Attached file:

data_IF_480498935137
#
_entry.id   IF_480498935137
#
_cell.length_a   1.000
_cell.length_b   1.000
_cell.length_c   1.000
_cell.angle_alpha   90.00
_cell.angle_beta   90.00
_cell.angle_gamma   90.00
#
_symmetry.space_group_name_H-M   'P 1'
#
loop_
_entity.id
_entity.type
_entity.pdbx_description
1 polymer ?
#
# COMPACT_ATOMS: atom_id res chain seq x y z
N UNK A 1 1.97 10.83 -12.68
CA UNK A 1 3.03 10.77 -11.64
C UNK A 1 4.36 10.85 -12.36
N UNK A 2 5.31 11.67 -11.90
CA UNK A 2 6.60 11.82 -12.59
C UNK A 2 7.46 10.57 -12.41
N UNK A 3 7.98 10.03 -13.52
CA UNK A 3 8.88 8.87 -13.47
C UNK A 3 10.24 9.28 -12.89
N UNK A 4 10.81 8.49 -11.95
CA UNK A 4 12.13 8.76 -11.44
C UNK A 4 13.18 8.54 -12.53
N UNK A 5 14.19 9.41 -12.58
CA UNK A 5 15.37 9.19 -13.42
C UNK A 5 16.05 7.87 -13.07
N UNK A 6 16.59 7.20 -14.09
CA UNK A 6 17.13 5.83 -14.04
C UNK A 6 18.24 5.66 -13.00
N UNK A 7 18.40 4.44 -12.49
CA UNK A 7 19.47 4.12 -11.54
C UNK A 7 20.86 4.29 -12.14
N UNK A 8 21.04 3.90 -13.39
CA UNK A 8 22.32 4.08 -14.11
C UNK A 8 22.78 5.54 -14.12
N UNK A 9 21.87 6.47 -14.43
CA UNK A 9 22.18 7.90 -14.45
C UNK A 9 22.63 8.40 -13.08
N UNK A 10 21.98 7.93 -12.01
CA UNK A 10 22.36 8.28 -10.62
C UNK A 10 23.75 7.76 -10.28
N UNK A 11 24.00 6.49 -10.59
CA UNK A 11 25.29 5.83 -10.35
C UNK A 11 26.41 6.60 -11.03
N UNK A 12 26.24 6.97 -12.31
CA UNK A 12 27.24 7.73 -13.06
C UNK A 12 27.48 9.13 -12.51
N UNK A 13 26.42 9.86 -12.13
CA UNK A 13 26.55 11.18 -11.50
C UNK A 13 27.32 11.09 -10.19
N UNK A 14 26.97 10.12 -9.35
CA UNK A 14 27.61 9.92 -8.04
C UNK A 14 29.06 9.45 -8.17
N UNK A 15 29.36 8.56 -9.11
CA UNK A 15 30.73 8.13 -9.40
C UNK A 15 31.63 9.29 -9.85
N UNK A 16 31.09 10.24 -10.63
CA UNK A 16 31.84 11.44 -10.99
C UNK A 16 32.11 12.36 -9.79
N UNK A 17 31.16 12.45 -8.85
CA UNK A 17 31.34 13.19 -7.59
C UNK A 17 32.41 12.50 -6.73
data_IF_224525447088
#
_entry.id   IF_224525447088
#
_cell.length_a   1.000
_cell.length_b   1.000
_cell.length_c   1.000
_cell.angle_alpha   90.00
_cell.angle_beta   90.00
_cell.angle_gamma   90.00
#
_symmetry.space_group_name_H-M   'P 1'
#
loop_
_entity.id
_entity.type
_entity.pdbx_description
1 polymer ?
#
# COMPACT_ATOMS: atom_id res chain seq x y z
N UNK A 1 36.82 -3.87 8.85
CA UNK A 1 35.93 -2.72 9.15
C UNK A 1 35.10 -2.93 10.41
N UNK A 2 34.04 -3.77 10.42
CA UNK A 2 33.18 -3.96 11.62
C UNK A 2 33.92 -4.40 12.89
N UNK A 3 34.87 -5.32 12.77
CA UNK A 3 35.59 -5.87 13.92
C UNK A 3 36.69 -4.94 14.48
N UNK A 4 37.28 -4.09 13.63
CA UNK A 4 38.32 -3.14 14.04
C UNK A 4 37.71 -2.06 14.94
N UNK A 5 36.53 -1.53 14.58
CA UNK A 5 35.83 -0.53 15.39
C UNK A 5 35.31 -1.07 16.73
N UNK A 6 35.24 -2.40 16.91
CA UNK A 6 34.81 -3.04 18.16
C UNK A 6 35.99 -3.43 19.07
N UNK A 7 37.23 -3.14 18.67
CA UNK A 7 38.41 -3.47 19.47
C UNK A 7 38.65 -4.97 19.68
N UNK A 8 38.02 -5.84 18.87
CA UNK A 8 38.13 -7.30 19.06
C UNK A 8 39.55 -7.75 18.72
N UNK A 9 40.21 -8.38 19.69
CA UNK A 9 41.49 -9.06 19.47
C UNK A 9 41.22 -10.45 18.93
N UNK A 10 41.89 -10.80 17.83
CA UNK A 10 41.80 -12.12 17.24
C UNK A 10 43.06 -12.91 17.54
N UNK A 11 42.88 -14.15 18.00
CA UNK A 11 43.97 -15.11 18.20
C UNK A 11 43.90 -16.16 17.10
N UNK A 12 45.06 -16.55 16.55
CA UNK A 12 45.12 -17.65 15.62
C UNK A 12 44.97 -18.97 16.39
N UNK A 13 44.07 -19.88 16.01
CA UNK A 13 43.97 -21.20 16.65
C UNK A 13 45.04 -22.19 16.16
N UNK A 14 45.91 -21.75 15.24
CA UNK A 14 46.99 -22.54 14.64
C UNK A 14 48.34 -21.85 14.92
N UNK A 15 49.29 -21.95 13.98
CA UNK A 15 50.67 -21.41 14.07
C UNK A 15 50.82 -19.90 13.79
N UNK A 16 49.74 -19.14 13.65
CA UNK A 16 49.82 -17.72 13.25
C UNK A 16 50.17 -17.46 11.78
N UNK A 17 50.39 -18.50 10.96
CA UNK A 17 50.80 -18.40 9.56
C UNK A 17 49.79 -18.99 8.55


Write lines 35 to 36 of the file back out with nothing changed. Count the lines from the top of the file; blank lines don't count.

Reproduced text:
C UNK A 5 16.05 7.87 -13.07
N UNK A 6 16.59 7.20 -14.09